Archive for April, 2010


I spend quiet a lot of time on this one, I posted arround here and there to find the anwser on how to make a JsonRestStore happend with Zend Framework. There are quiet a few tutorials out there but my main problem was a response from the server when POST request was made (when creating a new document).

Well here’s the solution :
$this->getResponse()
->setHttpResponseCode(201)
->setHeader('Content-Type', 'application/json', true)
->setHeader("Location", 'http://mywebsite' . $this->_request->getRequestUri() . $id);

$params['id'] = $id;
return $params;

First : you need to send back a code 201. Second, you need to send the url of the store with the new id (ex : mysite/store/4
Then you need to send back the content of the item created + the id in order to be able to play with it with DOJO. Otherwise, no fun.

Here’s the dojo part of the code :

testStore = new dojox.data.JsonRestStore({jsId:"tStore", target:"/test/", idAttribute:"id" });

// Get the content of a form with a magic dojo query
data = {};
dojo.query(" textarea, .ArticleNewFormElement > input").forEach(function(node, index, arr){
if(node.id){
data[node.id] = dijit.byId(node.id).attr("value");
}
});

// Add the item to the DataStore
var newClient = clientsStore.newItem(data);

// Save it back to the server
clientsStore.save({onComplete:function(item) {

// Now you can play with the ID of the element you just created, so cool !
console.log(newClient.id);

}
});

Note that I changed a few variables here and there for my blog without rechecking the entire stuff so re-read it if you need to use it, but it works. JsonRestStore is your friend I tell you !

I’m having so much fun with dojo.query. Here’s as simple way to send back input elements to your server using a JsonRestStore :

clientStore = new dojox.data.JsonRestStore({
jsId:"MyStore",
target:"/mystore/",
idAttribute:"id"
});

// Get the content of the form
data = {};
dojo.query(" textarea, .ArticleNewFormElement > input").forEach(function(node, index, arr){
if(node.id){
data[node.id] = dijit.byId(node.id).attr("value");
}
});

var newClient = clientStore.newItem(data);

clientStore.save();

When I think I use to do Title = dijit.byId(“Title”)… and then collect each of the elements and then send this through an XhrPost, wha, I’m really goind quicker now. Well I guess that’s the whole deal of beeing a beginner at things ūüėČ

The magic of dojo query

I haven’t used dojo query before today. It’s just a great tool, it’s so time saving… This is a great tool particularly for dojo form if you start playing with it.

Let’s look at how I used to get the data back of a form :

// Get the content of Title, Summary, WherePublished, PublicationDate, ShowProfile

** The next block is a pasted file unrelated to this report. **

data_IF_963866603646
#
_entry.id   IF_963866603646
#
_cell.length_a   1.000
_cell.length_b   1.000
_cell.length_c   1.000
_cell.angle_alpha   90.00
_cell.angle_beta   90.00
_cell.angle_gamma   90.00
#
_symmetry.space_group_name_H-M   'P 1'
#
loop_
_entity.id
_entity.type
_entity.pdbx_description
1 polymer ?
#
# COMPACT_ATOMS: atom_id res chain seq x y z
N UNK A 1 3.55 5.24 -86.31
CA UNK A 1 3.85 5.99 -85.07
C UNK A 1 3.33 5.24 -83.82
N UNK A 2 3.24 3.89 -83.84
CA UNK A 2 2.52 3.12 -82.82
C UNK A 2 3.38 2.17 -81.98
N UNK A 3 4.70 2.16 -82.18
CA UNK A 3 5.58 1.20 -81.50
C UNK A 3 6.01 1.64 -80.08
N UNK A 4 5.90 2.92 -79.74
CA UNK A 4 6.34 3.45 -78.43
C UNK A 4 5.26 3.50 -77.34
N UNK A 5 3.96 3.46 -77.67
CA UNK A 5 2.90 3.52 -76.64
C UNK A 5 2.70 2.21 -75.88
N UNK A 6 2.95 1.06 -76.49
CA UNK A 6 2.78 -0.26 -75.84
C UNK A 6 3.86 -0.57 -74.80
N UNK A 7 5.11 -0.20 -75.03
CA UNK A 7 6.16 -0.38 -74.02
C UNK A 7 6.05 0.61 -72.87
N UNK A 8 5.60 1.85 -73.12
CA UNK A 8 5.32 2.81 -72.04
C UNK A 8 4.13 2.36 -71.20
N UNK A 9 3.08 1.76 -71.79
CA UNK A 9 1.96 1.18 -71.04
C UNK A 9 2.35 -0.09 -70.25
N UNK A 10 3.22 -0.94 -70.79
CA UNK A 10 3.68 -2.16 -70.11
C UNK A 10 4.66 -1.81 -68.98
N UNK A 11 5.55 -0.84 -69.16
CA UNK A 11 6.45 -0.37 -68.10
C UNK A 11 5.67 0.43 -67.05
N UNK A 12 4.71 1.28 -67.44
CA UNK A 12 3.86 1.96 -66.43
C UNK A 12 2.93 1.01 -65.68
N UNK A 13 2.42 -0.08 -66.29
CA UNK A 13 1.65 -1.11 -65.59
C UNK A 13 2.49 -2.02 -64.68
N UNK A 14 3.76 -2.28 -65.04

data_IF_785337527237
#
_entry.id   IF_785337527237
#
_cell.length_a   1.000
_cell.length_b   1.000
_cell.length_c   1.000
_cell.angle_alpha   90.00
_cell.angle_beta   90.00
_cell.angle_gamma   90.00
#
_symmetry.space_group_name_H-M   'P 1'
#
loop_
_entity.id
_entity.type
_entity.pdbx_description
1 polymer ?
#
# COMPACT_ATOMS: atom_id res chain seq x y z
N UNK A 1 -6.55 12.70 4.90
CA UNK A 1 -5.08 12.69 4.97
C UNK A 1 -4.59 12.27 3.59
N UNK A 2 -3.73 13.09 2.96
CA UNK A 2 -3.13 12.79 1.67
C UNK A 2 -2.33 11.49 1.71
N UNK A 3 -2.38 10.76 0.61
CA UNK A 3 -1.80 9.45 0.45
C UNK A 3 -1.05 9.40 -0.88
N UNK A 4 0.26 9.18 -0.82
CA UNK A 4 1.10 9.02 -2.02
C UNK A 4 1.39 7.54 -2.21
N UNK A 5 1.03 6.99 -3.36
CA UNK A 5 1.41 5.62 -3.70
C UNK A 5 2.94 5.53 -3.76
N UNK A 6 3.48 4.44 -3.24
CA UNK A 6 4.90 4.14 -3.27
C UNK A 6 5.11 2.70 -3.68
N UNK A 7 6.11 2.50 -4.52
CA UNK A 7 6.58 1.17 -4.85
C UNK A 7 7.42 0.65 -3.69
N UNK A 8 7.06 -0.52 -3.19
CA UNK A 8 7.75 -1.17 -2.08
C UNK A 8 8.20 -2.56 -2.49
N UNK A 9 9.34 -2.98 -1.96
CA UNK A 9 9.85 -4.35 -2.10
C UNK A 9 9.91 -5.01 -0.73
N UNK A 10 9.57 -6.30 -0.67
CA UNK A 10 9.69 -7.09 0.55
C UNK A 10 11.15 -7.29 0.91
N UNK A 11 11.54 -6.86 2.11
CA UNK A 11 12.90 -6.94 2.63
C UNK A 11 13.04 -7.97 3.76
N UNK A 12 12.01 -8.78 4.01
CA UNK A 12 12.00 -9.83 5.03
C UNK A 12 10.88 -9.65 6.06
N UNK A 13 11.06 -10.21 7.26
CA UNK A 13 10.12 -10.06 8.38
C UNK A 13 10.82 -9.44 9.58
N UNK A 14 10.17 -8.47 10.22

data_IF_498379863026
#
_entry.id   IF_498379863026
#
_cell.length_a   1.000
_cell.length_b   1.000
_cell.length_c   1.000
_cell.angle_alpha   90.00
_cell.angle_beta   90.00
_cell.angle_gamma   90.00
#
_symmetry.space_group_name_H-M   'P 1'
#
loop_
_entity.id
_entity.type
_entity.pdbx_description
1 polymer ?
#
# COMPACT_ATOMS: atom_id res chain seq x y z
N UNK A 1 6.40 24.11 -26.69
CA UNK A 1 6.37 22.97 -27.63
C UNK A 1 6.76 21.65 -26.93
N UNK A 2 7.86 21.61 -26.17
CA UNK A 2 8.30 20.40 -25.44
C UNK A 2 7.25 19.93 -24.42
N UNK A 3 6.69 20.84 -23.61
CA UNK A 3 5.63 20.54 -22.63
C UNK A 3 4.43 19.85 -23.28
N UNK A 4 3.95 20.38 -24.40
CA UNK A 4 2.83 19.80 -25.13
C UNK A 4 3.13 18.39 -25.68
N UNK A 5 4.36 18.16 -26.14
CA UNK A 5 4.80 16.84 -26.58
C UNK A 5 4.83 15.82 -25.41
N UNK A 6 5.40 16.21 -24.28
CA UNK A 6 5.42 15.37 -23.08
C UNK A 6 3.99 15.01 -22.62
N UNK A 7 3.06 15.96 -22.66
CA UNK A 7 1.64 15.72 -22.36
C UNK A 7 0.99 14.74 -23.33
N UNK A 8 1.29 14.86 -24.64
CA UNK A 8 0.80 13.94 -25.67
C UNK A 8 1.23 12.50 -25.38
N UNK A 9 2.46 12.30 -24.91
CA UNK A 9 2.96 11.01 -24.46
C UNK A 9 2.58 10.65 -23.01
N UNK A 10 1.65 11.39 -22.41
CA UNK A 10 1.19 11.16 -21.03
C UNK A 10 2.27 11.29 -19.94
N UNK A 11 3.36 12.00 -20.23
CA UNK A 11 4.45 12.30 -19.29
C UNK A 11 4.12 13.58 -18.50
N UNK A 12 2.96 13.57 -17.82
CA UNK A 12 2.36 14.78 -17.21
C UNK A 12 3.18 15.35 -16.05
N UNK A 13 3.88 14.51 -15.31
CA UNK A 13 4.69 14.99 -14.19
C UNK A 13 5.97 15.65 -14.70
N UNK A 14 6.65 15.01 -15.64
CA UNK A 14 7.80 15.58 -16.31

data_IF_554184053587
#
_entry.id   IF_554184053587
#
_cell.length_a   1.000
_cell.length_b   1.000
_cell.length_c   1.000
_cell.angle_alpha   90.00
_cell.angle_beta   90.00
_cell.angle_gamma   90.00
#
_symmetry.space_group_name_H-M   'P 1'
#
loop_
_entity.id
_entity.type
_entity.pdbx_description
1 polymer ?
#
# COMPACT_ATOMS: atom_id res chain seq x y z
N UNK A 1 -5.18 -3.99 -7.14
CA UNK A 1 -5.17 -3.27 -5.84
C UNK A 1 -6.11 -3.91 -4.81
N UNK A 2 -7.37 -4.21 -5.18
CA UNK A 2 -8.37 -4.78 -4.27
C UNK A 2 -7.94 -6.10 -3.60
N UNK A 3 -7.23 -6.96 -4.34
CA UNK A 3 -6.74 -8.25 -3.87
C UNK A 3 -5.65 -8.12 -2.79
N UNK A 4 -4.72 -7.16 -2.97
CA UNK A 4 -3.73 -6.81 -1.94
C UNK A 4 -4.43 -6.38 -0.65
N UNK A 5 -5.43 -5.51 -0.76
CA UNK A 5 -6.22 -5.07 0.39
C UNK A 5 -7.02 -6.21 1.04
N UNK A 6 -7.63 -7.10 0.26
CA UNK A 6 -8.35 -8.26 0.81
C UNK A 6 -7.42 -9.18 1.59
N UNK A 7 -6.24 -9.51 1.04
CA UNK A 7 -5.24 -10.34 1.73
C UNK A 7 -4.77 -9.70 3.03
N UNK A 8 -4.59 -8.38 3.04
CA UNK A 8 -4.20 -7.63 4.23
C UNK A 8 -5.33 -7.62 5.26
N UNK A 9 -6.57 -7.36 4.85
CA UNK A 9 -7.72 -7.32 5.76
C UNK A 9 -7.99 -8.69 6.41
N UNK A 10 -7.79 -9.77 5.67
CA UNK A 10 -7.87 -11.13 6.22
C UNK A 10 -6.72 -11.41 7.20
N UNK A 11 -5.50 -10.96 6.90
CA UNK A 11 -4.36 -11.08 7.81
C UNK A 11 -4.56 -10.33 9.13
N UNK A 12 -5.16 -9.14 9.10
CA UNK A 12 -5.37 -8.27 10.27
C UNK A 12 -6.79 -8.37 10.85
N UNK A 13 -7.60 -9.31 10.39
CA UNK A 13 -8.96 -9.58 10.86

Title = dijit.byId("Title").attr("value");
Summary = dijit.byId("Summary").attr("value");
WherePublished = dijit.byId("WherePublished").attr("value");
DatePublished = dijit.byId("DatePublished").attr("value");
//PublishProfile = dijit.byId("PublishProfile").attr("value");

// Get the content of the Editor
Editor = dijit.byId("Editor").attr("value");

And off we go to put this on a xhr query… Well the good new is that you can get all this (very) boring stuff in only one / two lines of code without the hassle of finding each field. Saves time no ?

Here it is :
data = [];
dojo.query(" textarea, .ArticleNewFormElement > input").forEach(function(node, index, arr){
if(node.id){
data[node.id] = dijit.byId(node.id).attr("value");
}
});

That’s it, you can send back data to your server. By simply placing your elements inside divs you control (ex. : MyClass) you’ll be able to get the content of all the elements of a form.

Damn I’ll never write these long fields getters anymore !!

I was trying to get the content of a form I was building and hooops, where did the fucker go… Unable to get the content of my TextBox element with traditionnal methods like:

data = dijit.byId(“Title”).innerHTML ;

That doesn’t work… because dijits are not dom elements, but objects. Shit I should have known (thanks for IRC dojo channel for answering my so many questions).

What works simply is :

Title = dijit.byId(“Title”).attr(“value”);

And there you go !

Here are some tests functions I wrote for testing the validity of the access control lists of my website. Nothing fancy but it’s an exemple that may be usefull for begginners.

  1. private function CanAccess($url)
  2. {
  3. $this->dispatch($url);
  4. $this->assertNotResponseCode(‘404’);
  5. list($controller,¬†$action)¬†=¬†explode(“/”,¬†ereg_replace(“^/”,¬†“”,¬†$url));
  6. $this->assertController($controller);
  7. $this->assertAction($action);
  8. }
  9. private function CanNotAccess($url)
  10. {
  11. $this->dispatch($url);
  12. // if the user is Guest
  13. if(!Zend_Auth::getInstance()->hasIdentity())
  14. {
  15. $this->assertController(‘user’);
  16. $this->assertAction(‘login’);